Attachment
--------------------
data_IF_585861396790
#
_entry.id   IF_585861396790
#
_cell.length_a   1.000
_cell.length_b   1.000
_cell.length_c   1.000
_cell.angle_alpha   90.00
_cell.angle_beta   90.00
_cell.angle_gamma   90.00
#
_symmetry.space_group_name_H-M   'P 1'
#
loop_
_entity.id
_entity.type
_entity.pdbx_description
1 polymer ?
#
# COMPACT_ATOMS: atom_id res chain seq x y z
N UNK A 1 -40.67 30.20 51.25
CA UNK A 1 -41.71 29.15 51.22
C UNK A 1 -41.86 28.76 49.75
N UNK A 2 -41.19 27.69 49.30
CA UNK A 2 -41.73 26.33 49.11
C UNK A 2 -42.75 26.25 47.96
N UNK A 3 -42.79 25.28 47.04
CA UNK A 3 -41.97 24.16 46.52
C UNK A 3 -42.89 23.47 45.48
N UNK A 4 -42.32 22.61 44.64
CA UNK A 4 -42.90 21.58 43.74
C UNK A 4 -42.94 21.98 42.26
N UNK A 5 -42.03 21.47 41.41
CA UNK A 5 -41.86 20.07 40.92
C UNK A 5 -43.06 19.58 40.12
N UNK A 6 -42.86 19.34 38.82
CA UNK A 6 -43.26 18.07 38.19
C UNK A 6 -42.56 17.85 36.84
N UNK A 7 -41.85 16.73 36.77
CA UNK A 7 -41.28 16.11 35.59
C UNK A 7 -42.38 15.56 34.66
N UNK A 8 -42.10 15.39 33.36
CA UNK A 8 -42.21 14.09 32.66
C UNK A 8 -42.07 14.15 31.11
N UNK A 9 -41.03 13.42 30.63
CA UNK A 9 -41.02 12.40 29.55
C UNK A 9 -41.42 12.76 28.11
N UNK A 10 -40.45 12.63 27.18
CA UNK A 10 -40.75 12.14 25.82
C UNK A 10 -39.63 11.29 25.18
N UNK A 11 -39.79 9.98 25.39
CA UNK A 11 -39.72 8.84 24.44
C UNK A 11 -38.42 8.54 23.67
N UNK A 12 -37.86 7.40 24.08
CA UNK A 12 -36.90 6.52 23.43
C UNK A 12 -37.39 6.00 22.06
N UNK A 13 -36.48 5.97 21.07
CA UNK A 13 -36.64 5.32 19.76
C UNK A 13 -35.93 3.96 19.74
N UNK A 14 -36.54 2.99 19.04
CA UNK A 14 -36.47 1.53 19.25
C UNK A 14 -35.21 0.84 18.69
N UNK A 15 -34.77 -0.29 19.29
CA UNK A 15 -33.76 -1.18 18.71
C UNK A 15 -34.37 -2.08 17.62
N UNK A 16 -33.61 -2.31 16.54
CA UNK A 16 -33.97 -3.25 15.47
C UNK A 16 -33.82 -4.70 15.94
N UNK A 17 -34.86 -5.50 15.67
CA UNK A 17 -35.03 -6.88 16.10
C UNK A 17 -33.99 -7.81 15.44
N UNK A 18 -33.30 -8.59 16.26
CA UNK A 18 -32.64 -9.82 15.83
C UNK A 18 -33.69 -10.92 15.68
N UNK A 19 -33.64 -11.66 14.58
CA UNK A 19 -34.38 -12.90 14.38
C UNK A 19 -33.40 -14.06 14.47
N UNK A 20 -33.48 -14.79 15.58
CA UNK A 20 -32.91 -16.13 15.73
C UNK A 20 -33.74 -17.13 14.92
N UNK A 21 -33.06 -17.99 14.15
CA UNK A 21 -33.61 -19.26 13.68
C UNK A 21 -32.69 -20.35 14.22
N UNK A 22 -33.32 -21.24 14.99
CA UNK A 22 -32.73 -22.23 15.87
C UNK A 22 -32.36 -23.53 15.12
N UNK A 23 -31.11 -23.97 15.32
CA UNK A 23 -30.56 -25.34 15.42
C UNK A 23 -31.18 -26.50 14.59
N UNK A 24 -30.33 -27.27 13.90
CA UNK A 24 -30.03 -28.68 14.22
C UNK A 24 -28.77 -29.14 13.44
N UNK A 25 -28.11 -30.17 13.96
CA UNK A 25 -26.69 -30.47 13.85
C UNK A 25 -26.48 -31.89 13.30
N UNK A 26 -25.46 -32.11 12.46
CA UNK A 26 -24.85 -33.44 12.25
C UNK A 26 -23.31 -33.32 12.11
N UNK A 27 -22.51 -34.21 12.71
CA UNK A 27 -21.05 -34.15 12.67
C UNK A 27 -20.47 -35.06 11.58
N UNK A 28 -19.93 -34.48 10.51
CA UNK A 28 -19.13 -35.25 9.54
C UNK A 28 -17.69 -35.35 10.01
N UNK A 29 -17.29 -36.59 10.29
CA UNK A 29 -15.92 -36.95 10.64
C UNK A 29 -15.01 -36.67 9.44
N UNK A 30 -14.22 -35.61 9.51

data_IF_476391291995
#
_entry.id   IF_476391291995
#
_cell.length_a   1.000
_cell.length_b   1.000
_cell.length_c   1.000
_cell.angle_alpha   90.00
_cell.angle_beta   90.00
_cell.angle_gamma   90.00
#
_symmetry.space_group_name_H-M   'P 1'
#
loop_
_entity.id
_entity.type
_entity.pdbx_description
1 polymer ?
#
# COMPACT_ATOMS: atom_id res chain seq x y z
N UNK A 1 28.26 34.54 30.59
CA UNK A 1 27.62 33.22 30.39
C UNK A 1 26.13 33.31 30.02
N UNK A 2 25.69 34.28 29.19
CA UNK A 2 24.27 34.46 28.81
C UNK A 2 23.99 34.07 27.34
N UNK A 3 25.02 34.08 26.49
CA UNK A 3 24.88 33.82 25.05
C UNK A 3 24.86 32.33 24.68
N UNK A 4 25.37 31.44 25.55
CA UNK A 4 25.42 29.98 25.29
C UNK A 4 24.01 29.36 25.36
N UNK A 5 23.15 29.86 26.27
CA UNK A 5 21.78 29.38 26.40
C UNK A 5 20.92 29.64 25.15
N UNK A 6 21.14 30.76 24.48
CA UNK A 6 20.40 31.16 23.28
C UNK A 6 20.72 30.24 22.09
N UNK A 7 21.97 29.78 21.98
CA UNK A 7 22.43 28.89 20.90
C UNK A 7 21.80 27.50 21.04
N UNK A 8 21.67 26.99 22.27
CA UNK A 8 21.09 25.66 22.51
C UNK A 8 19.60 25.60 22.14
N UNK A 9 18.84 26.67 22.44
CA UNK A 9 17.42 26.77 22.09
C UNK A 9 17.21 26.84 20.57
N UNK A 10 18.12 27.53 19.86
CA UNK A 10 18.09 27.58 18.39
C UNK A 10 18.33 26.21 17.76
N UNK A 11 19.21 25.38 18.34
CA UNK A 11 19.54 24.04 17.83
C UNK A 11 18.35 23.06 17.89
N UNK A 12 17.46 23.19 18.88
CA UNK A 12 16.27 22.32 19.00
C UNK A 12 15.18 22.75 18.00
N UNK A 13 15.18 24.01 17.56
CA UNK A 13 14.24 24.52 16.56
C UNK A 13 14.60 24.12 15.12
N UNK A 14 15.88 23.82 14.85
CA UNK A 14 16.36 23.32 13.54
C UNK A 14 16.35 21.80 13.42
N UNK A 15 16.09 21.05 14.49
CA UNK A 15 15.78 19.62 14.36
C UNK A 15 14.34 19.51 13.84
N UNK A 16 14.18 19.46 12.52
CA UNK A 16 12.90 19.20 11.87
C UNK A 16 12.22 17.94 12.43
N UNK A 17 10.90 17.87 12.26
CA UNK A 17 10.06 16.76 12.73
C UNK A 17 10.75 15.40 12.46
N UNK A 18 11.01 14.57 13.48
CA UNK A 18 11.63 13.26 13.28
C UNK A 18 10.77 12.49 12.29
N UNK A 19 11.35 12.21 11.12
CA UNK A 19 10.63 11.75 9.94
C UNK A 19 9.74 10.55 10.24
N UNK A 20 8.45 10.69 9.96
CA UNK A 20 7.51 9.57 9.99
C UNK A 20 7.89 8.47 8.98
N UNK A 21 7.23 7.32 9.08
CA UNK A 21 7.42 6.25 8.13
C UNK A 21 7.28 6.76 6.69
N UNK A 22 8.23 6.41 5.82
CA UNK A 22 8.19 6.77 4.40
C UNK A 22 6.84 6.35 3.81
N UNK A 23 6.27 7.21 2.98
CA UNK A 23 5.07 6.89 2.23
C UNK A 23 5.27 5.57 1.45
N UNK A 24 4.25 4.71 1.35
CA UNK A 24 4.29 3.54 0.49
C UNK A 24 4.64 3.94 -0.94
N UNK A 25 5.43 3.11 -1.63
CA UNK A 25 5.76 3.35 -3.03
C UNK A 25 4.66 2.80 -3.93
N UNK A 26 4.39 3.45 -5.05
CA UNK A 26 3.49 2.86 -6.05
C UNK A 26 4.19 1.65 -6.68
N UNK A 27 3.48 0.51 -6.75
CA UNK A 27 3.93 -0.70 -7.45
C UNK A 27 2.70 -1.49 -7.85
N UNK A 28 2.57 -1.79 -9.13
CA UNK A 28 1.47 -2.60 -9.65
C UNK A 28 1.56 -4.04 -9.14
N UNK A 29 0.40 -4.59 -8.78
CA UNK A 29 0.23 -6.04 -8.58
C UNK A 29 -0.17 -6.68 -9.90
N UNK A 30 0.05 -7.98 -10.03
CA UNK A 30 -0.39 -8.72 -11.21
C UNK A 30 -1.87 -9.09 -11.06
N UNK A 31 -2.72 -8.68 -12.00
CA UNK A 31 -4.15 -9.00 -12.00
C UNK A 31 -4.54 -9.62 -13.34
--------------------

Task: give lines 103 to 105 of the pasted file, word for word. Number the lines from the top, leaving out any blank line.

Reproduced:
CA UNK A 28 -19.13 -35.25 9.54
C UNK A 28 -17.69 -35.35 10.01
N UNK A 29 -17.29 -36.59 10.29